10/08/14

   

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 Candy's True Story

 

 

Once upon a time

there was a little girl named Candy

 who very much wanted to learn to read.
 

 


             Candy was a typical little 6-year-old girl who was excited
             about beginning the first grade. She was looking forward
             to making new friends, learning new things, and learning  

             to read.

             Candy's parents were excited, as well, for this was the
             year that their sweet little girl would enter a whole new
             world simply by learning to read.

             Candy's mother could still remember how, as a small child,
             she had easily learned to read by sounding out letters and
             learning reading rules in:


short vowels,
long vowels,
consonants,
consonant blends,
consonant digraphs,
vowel digraphs,
diphthongs,
and

word families.
        

            Candy's mother was so excited that little Candy would learn to read

 
            in the same way she had learned because her own delight in


            reading had led her to places she would never have seen or

 
            heard about except through the pages of books.



           Candy's mother could read fluently, and she thrilled at the

           opportunity to read exciting stories with connective words and

 

           then to retell those stories to her children making inferences

 

           from the pages she read. Candy wanted everything her

 

           parents wanted, and her parents assumed Candy would have no

 

           problem learning to read every word on every page, and would have

 

           no problem learning to write good, consistent, creative sentences

 

 

      
                  On the first day of school, Candy's teacher explained to

                  all of the children in her class that there would be three

                  surprises that year:



                                  a.) Snack Time

                                  b.) Recess Twice a day

                                  c.) Reading Groups - Reading Groups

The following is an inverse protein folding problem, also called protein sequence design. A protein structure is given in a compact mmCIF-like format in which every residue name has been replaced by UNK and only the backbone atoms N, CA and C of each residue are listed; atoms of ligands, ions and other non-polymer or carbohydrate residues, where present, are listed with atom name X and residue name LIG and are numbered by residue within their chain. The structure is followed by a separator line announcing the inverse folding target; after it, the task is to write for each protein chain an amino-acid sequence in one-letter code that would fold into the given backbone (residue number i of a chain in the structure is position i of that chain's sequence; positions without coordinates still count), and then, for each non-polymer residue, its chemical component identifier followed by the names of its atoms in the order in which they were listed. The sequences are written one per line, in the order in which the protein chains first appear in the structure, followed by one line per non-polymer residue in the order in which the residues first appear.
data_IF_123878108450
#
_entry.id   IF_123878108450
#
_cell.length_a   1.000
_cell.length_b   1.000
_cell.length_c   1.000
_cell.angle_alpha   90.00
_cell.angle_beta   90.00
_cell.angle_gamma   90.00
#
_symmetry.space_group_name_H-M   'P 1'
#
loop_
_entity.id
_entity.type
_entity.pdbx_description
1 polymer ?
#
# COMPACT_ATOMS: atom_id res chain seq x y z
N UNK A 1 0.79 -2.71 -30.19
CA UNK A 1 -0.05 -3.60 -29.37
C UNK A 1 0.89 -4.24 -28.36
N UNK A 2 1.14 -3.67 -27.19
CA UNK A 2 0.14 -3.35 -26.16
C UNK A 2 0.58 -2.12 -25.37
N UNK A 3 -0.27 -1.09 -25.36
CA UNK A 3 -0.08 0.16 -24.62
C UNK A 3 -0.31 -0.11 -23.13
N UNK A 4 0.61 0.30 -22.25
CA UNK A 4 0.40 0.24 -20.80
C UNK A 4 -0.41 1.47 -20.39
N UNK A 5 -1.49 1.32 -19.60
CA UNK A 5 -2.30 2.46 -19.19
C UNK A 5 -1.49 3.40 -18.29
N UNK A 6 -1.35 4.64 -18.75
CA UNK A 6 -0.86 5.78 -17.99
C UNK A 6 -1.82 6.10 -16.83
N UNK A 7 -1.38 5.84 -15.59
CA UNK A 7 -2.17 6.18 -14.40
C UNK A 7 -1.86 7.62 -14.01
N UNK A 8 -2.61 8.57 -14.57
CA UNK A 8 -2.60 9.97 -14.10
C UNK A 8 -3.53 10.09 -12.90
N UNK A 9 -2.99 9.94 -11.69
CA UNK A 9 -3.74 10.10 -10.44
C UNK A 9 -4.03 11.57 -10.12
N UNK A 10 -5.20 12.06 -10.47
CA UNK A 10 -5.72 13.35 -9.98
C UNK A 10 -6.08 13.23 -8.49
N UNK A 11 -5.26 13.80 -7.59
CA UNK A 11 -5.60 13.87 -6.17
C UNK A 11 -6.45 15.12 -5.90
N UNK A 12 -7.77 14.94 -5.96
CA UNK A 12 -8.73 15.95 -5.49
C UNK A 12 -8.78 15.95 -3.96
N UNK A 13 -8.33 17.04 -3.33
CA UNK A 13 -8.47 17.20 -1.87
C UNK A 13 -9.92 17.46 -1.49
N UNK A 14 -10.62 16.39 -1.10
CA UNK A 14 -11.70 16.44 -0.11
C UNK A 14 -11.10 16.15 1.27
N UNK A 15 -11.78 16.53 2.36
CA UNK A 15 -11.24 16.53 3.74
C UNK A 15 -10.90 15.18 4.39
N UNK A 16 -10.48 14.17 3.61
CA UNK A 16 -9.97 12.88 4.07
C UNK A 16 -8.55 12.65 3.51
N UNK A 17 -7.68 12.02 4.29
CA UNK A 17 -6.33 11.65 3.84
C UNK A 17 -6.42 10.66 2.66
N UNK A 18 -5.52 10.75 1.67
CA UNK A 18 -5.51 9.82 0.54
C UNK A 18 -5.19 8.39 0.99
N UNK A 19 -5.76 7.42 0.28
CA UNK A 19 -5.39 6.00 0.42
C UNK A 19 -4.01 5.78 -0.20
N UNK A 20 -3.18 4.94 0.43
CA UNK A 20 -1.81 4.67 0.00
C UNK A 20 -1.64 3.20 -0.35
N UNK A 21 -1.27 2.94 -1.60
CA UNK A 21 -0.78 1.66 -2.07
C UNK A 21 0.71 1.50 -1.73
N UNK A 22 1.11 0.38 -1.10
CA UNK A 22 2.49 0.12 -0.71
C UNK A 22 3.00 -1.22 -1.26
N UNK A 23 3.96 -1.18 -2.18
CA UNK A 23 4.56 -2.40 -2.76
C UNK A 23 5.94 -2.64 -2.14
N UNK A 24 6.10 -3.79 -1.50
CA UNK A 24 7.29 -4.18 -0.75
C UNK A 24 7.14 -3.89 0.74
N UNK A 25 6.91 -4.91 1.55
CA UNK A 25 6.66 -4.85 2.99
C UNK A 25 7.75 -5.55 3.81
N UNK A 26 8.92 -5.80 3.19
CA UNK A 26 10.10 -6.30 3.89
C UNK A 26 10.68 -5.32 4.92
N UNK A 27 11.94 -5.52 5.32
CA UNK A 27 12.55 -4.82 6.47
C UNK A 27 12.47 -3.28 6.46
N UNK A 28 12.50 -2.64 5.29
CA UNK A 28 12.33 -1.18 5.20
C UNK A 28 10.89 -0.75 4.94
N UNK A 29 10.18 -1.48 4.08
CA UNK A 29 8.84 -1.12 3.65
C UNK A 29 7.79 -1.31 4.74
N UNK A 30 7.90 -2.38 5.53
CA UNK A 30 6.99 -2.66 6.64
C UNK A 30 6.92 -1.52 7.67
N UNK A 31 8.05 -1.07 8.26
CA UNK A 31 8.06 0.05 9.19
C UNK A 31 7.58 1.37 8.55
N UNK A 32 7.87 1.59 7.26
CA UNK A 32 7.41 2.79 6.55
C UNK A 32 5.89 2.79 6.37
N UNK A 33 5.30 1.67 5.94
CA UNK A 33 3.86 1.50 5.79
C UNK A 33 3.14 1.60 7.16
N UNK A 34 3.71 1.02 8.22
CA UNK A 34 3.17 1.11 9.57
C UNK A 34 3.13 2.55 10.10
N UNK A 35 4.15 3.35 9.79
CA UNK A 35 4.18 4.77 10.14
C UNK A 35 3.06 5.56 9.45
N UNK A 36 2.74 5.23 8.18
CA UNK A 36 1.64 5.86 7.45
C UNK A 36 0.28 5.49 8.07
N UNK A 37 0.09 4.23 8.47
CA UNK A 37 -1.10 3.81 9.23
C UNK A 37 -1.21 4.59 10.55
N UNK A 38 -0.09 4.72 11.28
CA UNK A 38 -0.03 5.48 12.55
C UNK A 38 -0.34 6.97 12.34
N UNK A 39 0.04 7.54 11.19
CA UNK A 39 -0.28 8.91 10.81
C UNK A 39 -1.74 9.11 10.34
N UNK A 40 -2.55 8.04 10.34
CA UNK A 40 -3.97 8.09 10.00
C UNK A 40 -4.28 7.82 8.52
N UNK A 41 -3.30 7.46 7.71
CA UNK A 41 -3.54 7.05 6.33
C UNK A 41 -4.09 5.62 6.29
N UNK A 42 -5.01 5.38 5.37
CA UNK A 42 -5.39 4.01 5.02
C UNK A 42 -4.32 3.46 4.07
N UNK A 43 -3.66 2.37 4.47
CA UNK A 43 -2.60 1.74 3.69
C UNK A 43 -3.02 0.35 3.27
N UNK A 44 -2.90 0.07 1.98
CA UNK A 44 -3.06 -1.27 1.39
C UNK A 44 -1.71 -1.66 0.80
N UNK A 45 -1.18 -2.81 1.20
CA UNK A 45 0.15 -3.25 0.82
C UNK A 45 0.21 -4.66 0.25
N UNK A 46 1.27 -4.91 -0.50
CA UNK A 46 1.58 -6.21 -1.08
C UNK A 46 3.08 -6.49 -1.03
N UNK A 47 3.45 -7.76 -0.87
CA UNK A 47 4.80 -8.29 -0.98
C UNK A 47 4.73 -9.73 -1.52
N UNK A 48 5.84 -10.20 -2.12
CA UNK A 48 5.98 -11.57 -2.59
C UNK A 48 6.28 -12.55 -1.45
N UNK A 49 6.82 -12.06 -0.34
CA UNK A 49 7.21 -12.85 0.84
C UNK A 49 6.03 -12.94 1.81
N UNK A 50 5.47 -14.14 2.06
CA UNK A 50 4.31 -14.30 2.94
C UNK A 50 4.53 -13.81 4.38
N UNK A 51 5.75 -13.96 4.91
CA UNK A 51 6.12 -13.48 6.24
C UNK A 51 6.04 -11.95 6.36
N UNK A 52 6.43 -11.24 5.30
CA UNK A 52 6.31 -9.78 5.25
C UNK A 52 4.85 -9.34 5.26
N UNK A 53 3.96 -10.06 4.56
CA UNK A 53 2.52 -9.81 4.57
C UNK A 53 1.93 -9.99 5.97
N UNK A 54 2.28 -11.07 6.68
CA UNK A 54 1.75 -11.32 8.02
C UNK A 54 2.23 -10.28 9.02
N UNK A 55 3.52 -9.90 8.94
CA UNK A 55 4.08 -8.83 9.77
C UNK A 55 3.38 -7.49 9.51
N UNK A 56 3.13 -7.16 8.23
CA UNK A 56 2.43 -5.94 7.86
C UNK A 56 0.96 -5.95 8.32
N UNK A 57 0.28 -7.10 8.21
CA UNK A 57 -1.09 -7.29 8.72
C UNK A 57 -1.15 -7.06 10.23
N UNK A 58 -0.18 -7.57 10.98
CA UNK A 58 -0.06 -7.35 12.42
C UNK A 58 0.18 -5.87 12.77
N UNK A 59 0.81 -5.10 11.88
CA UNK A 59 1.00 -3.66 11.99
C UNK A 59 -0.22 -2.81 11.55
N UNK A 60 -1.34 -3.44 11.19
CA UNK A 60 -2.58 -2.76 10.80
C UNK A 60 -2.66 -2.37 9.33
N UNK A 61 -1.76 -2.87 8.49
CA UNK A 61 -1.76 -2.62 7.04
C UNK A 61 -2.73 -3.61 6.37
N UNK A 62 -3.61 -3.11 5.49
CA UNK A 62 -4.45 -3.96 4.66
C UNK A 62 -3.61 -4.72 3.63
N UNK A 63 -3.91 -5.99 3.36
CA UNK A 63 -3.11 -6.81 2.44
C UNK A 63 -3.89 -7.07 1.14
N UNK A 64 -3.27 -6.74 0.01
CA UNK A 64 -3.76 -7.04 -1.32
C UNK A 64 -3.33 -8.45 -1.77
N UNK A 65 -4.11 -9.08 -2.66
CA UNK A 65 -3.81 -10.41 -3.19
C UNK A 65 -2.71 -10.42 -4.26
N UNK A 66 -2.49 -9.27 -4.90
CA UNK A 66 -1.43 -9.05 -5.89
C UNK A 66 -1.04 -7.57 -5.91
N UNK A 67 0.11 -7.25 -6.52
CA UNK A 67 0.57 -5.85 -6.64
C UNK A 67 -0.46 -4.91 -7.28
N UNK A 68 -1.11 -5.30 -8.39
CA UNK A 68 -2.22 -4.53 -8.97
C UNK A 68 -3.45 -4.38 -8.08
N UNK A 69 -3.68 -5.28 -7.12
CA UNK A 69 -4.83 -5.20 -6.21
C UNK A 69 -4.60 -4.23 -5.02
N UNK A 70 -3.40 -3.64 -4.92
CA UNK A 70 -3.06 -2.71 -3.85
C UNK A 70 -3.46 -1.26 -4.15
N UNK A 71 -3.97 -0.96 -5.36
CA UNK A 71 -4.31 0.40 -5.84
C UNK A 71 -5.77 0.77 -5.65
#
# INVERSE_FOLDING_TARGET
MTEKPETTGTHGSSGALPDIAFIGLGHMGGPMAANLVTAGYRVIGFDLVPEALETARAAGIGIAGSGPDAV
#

would be arranged in a

 

                                       circle at the front of the classroom.

                                 

 
          On the first day of Reading Groups, Candy's teacher divided the children

 

          into groups of eight.

          
          Candy’s Reading Group was called Group C. There was

          also a Reading Group A and a Reading Group B.

          It wasn’t until after morning recess that Candy heard

          her teacher call for Reading Group C to come to the
 
          front of the classroom.

 



         There, at the front of the classroom, all the children in

         Group C took their seats.



         Candy's teacher announced to the children, "This year

         (1956) our school has received brand new reading books!"

         As the teacher opened one of the new basal readers, she turned

     

         the pages and showed the children pictures of a little boy

         named Dick and two little girls named Jane and Sally.



         Candy thought the best page was the one picturing a

         little dog named Spot.



         Candy looked forward to reading the adventures of Dick,

         Jane, Sally, and their cute little spaniel dog, Spot. Candy

         hoped that she would finally learn to read.



                        Did you know that the Bible tells us that

                           "Hope deferred makes the heart sick"?



         During that first reading session, things went smoothly

         for Candy. The teacher taught her words like:


                                           a, an, the and that.


         Candy could easily remember those words. She could

         also read (recite from memory) four other words she found in her reader:



                                   Dick, Jane, Sally, and Spot.


          
        
She could read those words because Dick, Jane, Sally,

         and Spot’s
pictures were on each page.



         Candy was excited because she had now memorized

         eight whole words in all.



         On the third day, Candy could
see Dick run, and Candy

         could
see Spot run.



         Again, Candy was told that the picture on each page

         would help her to "read" whole words.



         When Candy looked at the picture she could
see Dick run.

         When Candy looked at the picture she could
see Spot run.

         By looking at the pictures on each page, Candy could now

         "read" whole sentences like:

 

 

See Spot run.

 

Run Spot run.

 

Dick saw Spot run.

 

Jane saw Dick run.

                                                                                     



        It also was a big help to Candy that the same whole words

        were repeated over and over and over and over and over

 

         and over again.



        Candy thought, “This is going to be easy. I like reading!"


        Unfortunately, Candy's excitement did not last long.
   
        Click here to find out why.


 

 

 

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This site was last updated 10/08/14